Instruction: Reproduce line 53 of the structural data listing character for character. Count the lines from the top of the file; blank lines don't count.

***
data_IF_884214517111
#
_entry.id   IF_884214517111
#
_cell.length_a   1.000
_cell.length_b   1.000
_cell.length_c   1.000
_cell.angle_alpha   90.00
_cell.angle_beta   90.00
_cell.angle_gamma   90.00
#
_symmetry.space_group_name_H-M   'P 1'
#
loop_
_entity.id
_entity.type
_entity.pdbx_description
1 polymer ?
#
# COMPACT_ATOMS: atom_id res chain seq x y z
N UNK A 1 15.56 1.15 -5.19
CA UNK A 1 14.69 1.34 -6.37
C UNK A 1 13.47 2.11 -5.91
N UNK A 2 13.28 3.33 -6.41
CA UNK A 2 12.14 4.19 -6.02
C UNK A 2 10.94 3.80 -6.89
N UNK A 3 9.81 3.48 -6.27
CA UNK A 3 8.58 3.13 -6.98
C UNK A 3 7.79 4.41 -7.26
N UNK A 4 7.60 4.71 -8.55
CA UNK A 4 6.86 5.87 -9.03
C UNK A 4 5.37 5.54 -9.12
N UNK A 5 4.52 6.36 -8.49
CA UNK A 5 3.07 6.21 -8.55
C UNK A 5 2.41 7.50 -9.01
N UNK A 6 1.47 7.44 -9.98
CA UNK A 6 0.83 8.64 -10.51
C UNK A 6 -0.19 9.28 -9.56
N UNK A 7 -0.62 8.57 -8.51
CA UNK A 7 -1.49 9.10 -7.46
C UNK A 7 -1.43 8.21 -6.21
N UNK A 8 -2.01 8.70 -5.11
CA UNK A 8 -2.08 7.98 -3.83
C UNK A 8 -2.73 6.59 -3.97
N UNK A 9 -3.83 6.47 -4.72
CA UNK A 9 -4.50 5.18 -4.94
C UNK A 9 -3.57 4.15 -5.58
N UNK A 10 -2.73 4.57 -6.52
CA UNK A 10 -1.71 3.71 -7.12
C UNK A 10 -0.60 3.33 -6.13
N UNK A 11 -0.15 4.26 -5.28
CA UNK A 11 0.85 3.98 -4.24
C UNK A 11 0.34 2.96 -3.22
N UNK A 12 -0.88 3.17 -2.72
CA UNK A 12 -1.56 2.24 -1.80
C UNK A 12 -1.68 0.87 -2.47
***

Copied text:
C UNK A 11 0.34 2.96 -3.22